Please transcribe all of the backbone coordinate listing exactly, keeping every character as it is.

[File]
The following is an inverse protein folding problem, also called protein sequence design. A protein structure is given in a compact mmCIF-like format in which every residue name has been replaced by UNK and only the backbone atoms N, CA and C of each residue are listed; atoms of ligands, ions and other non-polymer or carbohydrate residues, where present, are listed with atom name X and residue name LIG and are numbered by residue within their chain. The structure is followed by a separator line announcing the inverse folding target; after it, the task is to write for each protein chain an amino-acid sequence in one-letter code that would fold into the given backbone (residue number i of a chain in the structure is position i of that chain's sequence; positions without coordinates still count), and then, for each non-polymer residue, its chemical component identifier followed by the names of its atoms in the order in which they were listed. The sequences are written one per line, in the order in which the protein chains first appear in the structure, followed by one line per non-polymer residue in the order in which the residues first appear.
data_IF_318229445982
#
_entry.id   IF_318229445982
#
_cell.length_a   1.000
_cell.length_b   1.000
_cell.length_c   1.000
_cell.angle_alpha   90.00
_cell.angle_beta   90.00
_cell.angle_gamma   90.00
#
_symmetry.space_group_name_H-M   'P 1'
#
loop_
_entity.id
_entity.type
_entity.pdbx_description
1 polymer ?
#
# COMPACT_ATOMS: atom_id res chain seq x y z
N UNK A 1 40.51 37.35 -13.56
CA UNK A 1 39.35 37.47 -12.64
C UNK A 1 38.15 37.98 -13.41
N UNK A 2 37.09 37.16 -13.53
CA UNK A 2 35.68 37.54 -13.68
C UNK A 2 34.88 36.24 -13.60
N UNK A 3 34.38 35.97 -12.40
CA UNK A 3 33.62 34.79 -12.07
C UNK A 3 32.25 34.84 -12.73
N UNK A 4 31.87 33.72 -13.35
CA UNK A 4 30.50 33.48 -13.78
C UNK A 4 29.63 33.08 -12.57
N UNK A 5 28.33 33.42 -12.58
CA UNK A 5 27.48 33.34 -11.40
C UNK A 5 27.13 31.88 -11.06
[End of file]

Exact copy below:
The following is an inverse protein folding problem, also called protein sequence design. A protein structure is given in a compact mmCIF-like format in which every residue name has been replaced by UNK and only the backbone atoms N, CA and C of each residue are listed; atoms of ligands, ions and other non-polymer or carbohydrate residues, where present, are listed with atom name X and residue name LIG and are numbered by residue within their chain. The structure is followed by a separator line announcing the inverse folding target; after it, the task is to write for each protein chain an amino-acid sequence in one-letter code that would fold into the given backbone (residue number i of a chain in the structure is position i of that chain's sequence; positions without coordinates still count), and then, for each non-polymer residue, its chemical component identifier followed by the names of its atoms in the order in which they were listed. The sequences are written one per line, in the order in which the protein chains first appear in the structure, followed by one line per non-polymer residue in the order in which the residues first appear.
data_IF_318229445982
#
_entry.id   IF_318229445982
#
_cell.length_a   1.000
_cell.length_b   1.000
_cell.length_c   1.000
_cell.angle_alpha   90.00
_cell.angle_beta   90.00
_cell.angle_gamma   90.00
#
_symmetry.space_group_name_H-M   'P 1'
#
loop_
_entity.id
_entity.type
_entity.pdbx_description
1 polymer ?
#
# COMPACT_ATOMS: atom_id res chain seq x y z
N UNK A 1 40.51 37.35 -13.56
CA UNK A 1 39.35 37.47 -12.64
C UNK A 1 38.15 37.98 -13.41
N UNK A 2 37.09 37.16 -13.53
CA UNK A 2 35.68 37.54 -13.68
C UNK A 2 34.88 36.24 -13.60
N UNK A 3 34.38 35.97 -12.40
CA UNK A 3 33.62 34.79 -12.07
C UNK A 3 32.25 34.84 -12.73
N UNK A 4 31.87 33.72 -13.35
CA UNK A 4 30.50 33.48 -13.78
C UNK A 4 29.63 33.08 -12.57
N UNK A 5 28.33 33.42 -12.58
CA UNK A 5 27.48 33.34 -11.40
C UNK A 5 27.13 31.88 -11.06